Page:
JERUSALEM (AP) — Israel halted its airstrikes against Gaza Strip militants early Tuesday and rocket fire from the Palestinian territory ebbed as a cease-fire ending four days of clashes appeared to be taking effect.
Both sides had indicated they have no interest in seeing the fighting spiral into all-out war, and an Egyptian security official reported early Tuesday that Egyptian intelligence officials had brokered a truce.
There was no official announcement of a truce from Israel or Gaza's Hamas rulers, but Israeli Cabinet Minister Matan Vilnai told Israel Radio the latest outbreak of violence "appears to be behind us."
And Daoud Shihab, a spokesman for the Islamic Jihad group responsible for much of the rocket fire, said, "The Egyptian efforts succeeded this morning and a deal was reached."
Twenty-four Palestinians, including five civilians, died in the cross-border fighting that erupted on Friday with Israel's killing of a militant commander. There were no Israeli fatalities, but the lives of 1 million people living in southern Israel were disrupted by frequent sirens warning them to take cover from incoming rockets.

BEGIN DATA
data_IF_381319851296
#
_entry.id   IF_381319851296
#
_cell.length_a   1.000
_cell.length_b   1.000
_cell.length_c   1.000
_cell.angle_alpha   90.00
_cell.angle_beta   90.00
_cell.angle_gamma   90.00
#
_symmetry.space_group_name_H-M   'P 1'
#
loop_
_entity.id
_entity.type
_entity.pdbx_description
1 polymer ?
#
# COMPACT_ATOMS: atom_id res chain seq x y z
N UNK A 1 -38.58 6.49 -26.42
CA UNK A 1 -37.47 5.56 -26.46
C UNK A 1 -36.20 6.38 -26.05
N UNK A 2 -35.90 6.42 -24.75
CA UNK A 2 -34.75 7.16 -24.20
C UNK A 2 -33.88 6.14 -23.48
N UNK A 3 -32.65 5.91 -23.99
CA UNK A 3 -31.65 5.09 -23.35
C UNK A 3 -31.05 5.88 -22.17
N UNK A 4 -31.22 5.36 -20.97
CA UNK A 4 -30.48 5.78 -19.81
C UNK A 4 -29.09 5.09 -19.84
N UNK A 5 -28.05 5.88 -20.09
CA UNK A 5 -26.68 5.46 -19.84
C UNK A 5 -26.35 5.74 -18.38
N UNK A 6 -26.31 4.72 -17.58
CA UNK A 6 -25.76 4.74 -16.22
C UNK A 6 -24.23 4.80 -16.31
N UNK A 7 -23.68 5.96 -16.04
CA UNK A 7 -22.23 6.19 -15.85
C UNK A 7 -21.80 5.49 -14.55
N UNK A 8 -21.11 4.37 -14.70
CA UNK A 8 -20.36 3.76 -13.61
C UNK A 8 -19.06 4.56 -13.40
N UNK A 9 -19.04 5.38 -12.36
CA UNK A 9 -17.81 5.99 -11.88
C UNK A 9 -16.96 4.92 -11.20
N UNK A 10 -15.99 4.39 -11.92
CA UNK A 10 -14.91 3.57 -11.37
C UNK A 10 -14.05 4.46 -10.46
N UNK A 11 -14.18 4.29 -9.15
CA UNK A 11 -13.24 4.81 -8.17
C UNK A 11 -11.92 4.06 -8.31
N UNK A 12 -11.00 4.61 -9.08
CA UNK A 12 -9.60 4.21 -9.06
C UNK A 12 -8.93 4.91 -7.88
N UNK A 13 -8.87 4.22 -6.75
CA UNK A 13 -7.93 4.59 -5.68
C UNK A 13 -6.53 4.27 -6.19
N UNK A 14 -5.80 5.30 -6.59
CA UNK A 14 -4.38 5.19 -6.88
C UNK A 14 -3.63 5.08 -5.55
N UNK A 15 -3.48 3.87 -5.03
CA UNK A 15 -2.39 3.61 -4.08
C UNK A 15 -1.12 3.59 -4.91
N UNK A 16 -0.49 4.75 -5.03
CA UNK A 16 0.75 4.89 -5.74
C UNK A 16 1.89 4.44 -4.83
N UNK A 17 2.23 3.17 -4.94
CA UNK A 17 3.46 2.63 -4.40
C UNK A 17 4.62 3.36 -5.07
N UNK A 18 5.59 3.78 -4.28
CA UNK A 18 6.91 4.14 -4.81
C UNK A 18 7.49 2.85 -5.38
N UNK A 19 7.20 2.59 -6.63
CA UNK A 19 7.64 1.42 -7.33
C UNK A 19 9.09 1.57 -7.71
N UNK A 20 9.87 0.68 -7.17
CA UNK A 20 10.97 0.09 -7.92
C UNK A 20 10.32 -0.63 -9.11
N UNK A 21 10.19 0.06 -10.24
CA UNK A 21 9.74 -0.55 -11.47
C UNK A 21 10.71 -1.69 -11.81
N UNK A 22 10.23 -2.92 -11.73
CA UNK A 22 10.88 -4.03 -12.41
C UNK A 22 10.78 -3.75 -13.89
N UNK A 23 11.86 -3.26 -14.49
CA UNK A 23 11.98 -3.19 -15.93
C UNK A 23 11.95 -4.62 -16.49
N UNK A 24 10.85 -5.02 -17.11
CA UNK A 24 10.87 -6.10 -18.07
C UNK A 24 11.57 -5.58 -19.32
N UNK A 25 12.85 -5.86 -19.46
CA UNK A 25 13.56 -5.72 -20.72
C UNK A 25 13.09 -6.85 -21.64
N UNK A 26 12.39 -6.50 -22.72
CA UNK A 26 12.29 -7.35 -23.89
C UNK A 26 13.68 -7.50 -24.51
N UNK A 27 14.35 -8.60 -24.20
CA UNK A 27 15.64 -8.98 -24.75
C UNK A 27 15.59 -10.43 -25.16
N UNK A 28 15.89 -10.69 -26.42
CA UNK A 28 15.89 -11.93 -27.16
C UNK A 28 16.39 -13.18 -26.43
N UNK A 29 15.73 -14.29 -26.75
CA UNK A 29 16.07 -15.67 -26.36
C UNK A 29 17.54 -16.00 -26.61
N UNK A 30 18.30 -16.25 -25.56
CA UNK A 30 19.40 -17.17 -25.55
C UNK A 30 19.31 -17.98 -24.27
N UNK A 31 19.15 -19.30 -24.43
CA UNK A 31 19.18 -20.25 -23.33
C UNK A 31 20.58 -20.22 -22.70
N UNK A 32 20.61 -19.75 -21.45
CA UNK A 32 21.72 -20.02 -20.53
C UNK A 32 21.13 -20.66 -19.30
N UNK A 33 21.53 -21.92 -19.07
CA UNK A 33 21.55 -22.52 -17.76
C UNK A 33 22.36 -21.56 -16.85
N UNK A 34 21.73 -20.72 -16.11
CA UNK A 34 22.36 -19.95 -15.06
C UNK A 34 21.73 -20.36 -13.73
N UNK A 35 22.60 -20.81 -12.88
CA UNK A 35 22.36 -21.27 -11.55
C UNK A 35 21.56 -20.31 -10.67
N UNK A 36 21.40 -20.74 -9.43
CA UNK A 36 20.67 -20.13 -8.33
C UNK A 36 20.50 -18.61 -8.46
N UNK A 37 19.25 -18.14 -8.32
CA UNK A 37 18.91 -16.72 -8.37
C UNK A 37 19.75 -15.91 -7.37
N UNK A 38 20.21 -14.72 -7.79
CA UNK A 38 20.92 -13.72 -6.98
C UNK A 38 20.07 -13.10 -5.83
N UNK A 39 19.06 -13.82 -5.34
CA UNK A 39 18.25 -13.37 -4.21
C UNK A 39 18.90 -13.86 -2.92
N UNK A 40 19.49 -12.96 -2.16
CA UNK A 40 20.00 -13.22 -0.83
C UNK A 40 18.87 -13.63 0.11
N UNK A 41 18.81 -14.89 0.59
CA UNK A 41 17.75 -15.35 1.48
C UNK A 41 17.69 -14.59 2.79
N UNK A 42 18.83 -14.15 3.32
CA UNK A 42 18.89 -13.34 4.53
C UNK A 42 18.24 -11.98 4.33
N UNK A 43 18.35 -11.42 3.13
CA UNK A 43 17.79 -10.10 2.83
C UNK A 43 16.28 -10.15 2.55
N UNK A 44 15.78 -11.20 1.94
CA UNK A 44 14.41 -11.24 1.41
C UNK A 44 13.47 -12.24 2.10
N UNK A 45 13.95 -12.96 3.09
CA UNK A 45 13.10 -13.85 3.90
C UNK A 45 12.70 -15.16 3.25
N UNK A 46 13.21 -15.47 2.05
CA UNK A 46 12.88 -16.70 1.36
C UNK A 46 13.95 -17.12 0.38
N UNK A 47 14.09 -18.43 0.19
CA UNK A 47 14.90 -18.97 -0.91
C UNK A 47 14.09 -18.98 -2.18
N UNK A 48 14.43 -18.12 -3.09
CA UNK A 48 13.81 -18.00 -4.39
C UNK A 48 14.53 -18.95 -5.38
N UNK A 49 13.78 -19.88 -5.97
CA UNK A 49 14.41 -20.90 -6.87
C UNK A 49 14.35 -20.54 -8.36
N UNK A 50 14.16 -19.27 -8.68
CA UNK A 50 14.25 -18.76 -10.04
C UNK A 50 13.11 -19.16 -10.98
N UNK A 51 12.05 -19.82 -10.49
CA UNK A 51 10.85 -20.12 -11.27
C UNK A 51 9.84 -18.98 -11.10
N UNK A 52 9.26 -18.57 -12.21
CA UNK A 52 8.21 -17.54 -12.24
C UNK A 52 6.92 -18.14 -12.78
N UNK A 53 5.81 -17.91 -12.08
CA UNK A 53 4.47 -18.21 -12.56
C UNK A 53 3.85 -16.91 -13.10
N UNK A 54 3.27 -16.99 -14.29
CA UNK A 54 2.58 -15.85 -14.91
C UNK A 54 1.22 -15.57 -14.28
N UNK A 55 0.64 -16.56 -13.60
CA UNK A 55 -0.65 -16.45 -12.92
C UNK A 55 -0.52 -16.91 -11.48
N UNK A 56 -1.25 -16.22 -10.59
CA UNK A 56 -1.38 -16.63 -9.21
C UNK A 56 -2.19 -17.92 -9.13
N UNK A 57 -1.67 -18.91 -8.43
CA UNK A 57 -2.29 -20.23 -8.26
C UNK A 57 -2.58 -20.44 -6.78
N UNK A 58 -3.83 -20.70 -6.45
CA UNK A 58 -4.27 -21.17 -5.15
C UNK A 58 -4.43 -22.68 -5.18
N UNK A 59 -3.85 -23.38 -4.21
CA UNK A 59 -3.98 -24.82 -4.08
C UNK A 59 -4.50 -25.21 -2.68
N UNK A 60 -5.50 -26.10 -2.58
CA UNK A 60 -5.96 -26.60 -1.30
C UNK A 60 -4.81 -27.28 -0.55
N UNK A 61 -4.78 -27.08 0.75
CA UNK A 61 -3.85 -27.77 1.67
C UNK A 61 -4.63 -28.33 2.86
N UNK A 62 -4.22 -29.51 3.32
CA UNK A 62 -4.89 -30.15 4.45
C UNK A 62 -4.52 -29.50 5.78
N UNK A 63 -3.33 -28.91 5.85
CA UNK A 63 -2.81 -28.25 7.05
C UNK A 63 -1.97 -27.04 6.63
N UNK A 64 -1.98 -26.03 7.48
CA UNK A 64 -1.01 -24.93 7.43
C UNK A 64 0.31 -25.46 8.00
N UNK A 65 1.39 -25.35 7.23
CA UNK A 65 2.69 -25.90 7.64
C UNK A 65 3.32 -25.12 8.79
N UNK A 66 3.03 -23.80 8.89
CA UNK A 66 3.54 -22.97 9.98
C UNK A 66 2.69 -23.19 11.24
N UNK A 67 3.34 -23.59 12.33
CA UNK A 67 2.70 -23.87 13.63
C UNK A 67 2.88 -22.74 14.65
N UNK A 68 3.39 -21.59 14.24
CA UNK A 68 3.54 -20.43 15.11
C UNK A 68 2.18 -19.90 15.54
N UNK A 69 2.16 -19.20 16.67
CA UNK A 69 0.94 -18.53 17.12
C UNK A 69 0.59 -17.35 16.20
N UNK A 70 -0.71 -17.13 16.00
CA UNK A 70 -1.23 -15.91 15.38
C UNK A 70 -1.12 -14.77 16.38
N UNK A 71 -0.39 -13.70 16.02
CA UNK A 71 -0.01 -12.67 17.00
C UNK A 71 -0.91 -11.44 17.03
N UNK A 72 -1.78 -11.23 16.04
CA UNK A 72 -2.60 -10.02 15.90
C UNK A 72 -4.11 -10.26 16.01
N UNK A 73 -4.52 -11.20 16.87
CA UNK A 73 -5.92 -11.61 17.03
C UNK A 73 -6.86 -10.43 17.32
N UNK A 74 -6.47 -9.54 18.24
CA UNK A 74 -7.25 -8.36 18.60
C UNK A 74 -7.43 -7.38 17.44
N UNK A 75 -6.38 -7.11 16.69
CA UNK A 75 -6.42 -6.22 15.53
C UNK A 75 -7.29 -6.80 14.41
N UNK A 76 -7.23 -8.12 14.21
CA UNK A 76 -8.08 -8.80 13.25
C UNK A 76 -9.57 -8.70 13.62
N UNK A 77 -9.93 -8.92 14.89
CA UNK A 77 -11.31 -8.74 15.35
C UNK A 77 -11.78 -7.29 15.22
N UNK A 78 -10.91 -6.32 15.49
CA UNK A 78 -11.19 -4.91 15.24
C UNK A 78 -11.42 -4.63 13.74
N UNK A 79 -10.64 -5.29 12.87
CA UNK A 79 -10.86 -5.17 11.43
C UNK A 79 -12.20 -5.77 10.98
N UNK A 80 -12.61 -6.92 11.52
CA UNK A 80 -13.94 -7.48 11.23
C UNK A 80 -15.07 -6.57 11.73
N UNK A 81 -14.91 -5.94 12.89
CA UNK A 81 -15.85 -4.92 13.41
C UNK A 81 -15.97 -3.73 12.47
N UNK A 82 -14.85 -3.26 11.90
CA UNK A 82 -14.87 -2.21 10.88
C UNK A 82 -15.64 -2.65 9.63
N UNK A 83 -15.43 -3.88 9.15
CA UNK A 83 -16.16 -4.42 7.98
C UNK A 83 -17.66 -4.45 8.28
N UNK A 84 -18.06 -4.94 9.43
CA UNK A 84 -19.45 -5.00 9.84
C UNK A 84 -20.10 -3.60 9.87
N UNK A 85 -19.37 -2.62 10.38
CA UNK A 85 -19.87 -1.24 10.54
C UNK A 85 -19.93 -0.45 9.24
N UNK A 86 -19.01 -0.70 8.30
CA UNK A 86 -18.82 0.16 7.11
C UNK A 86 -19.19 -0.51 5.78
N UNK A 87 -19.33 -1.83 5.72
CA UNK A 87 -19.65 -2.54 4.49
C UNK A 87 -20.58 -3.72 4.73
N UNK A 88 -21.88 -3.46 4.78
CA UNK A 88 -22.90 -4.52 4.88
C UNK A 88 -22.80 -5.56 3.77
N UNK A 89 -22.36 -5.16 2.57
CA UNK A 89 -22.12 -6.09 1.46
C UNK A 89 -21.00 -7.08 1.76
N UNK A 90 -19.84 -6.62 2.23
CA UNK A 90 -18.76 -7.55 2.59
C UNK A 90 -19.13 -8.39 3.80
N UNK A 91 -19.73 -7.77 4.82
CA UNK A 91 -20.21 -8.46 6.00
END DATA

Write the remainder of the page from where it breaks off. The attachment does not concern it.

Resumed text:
The Israeli military said it carried out no airstrikes after 1 a.m. Tuesday, when the cease-fire was to take effect. At least three rockets were fired at Israel after that time, causing no injuries, police said.
Sporadic rocket fire from Gaza would not necessarily compromise the truce because militant groups are splintered and orders do not trickle down from a single commander.
The Egyptian security official, speaking on condition of anonymity because of the sensitivity of the subject, said Israel had agreed to stop targeting militants as a condition of the truce.
But Vilnai brushed away that assertion.
"Whoever initiates terror should know he will always be in our sights as soon as possible," he said.
Gaza's Hamas rulers had kept out of the fighting, letting militants from the Islamic Jihad and Popular Resistance Committees carry out the attacks on Israel.
Hamas wants to avoid a full-scale Israeli offensive against Gaza like the one it launched in December 2008, fearing a major conflict could undermine its control of the territory, which it violently overran five years ago.
Associated Press Writer Ibrahim Barzak contributed to this report from Gaza City, Gaza Strip.